Prestigious luxury brands set up first luxury association in Germany

MEISTERKREIS, Germany’s first luxury association joins the European league of luxury associations – Italy’s Altagamma, France’s Comité Colbert and UK’s Walpole.

Members voted the chairman of the board of porcelain manufacturer Meissen, Christian Kurtzke, as its president. Further board members include Thomas Schnädter, managing director of Montblanc Deutschland, and the management consultant Clemens Pflanz, forming the executive committee. Among the inaugural members of the new forum are A. Lange & Söhne, Comtesse, Gaggenau, KaDeWe, Leica, Porsche Design, leading hotels like The Adlon or Brenners Park Hotel, German vintners like Robert Weil, and international luxury brands such as Chanel, Dior and Estée Lauder.

The role of the MEISTERKREIS is not only to promote networking within the sector, but also campaign for a new pleasure and luxury culture in Germany. The initiative is encouraged by the results of a recently published survey by the opinion research institute TNS Emnid, according to which 76 per cent of all German people describe themselves as ‘hedonists’; among 14–29 year olds the figure rises to 88 per cent. The dreams of luxury among Germans centre on travel (36%), cars and living (both 20%), according to the sampling on behalf of MEISTERKREIS.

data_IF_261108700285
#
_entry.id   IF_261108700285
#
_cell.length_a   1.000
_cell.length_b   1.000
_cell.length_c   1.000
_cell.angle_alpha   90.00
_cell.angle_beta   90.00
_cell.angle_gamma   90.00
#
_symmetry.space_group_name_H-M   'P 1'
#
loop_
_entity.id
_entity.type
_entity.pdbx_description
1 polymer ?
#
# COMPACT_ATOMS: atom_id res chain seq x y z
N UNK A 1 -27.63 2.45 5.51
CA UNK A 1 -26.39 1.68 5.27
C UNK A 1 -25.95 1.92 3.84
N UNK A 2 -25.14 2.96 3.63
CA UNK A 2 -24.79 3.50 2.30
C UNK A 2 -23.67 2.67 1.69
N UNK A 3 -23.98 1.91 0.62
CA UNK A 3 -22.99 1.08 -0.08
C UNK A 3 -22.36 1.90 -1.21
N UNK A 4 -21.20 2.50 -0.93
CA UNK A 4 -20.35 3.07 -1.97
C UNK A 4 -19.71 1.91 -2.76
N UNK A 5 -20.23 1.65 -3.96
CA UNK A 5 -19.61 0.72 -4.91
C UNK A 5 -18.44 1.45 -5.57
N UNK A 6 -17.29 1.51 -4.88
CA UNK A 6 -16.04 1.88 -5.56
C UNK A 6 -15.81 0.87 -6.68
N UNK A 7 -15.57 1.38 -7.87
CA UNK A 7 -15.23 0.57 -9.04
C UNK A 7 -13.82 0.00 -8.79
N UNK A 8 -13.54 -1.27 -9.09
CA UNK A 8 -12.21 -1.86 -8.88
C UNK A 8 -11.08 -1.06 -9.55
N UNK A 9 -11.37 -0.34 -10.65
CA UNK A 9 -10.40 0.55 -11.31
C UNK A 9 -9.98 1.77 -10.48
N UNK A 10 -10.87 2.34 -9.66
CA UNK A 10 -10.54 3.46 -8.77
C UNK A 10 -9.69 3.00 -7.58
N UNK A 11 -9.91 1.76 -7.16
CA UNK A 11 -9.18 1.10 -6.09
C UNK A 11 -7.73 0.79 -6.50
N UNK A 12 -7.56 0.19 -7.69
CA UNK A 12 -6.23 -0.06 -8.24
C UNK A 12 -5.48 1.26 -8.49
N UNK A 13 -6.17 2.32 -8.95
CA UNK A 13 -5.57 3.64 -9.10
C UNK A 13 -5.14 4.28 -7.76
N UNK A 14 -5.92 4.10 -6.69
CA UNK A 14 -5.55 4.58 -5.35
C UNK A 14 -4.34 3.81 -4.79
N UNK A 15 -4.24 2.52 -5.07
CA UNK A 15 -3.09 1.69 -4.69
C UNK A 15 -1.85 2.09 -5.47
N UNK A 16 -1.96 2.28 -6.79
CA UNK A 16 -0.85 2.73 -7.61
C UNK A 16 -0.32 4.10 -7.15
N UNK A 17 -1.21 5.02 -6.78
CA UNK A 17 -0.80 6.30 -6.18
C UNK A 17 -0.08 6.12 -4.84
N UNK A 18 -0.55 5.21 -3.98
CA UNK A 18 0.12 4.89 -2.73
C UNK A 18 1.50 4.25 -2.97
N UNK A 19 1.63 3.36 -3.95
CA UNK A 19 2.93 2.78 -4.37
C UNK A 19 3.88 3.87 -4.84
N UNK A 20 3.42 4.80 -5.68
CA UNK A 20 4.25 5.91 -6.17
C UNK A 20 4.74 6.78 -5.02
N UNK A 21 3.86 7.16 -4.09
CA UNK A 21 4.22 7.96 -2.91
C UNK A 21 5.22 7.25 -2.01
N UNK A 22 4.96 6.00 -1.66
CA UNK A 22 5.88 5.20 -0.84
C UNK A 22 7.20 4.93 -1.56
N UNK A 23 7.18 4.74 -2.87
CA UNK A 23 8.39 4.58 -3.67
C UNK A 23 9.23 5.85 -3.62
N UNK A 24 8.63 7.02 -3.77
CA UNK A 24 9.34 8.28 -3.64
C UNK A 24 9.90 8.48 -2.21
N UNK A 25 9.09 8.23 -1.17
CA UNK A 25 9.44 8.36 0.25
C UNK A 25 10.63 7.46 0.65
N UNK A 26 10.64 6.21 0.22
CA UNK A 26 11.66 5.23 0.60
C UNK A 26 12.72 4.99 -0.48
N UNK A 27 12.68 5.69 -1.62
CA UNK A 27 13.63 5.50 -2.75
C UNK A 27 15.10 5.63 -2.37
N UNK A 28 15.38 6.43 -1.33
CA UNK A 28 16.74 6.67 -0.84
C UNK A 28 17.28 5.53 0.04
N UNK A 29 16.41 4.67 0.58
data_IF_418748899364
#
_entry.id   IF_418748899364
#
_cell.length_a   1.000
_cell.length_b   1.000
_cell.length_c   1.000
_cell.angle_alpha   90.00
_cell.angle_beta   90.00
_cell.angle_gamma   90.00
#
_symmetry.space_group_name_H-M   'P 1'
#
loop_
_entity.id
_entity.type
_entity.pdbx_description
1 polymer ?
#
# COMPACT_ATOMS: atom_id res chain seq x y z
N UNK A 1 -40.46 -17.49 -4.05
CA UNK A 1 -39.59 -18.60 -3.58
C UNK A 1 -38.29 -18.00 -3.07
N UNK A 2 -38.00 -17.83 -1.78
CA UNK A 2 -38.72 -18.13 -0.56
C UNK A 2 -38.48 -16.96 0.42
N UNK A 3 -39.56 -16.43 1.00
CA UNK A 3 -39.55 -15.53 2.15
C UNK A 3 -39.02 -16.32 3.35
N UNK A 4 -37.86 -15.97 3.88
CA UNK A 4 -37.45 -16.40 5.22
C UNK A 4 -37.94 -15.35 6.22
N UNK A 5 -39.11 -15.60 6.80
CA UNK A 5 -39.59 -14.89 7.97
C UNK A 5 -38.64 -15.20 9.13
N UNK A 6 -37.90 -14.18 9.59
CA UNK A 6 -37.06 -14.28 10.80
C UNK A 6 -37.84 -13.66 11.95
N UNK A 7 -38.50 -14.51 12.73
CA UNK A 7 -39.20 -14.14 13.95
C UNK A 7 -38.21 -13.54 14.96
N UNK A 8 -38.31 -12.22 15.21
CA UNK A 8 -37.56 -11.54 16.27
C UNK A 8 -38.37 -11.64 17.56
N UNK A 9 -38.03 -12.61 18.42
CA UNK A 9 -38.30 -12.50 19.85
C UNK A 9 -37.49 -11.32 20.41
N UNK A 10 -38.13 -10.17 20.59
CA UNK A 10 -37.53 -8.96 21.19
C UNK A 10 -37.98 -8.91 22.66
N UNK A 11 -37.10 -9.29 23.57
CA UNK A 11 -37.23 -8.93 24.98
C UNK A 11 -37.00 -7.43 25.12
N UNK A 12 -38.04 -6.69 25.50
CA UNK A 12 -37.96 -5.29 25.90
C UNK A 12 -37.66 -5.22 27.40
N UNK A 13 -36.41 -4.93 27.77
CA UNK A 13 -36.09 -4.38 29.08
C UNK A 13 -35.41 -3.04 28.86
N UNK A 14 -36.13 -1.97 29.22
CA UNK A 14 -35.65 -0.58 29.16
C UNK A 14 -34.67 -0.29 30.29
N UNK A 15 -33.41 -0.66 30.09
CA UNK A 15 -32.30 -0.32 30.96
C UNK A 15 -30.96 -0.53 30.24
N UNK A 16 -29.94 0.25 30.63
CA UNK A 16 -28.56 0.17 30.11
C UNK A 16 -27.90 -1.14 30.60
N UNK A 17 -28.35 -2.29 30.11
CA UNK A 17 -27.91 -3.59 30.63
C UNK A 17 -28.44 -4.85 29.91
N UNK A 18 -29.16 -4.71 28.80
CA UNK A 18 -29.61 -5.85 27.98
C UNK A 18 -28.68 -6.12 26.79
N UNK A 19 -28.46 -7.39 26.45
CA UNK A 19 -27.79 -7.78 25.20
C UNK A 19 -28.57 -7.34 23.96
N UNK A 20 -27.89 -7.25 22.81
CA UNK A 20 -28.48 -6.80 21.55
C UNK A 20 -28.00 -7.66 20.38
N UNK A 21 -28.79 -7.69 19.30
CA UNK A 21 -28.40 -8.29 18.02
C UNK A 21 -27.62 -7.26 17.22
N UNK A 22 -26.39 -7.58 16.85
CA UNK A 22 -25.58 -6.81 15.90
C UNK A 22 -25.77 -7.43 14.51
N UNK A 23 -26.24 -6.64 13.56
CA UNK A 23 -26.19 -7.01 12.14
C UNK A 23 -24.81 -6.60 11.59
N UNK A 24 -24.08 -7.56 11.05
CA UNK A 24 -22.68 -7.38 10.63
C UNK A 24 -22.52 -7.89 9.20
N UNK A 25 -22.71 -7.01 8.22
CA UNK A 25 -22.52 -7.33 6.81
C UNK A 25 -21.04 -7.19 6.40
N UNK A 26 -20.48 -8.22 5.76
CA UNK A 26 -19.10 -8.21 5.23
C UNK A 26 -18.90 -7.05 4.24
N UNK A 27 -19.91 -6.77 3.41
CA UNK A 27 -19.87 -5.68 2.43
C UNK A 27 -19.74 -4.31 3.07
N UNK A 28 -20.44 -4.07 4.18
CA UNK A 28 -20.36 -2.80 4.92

For nine per cent of Germans, luxury is very important to them personally. President Christian Kurtzke wants to gradually increase the size of this group: ‘Through our work we would like to create a new awareness of the unique nature and variety of the luxury landscape in Germany and help to shape a relaxed luxury culture based on pleasure and values.’ In this regard, the initiative has already linked up with museums, universities and further partners from the cultural and creative industries. Roland Berger Strategy Consultants and the communications agency Scholz & Friends are supporting the MEISTERKREIS as strategic partners.

The recent study by Roland Berger Strategy Consultants shows, that sales of luxury goods in Germany in 2010 add up to 11 billion euros. The potential of the German luxury market is said to be far higher when measured against the size of the population and its purchasing power. They say annual growth of nine per cent is realistic, which translates into an increase in sales to around 24 billion euros by 2020.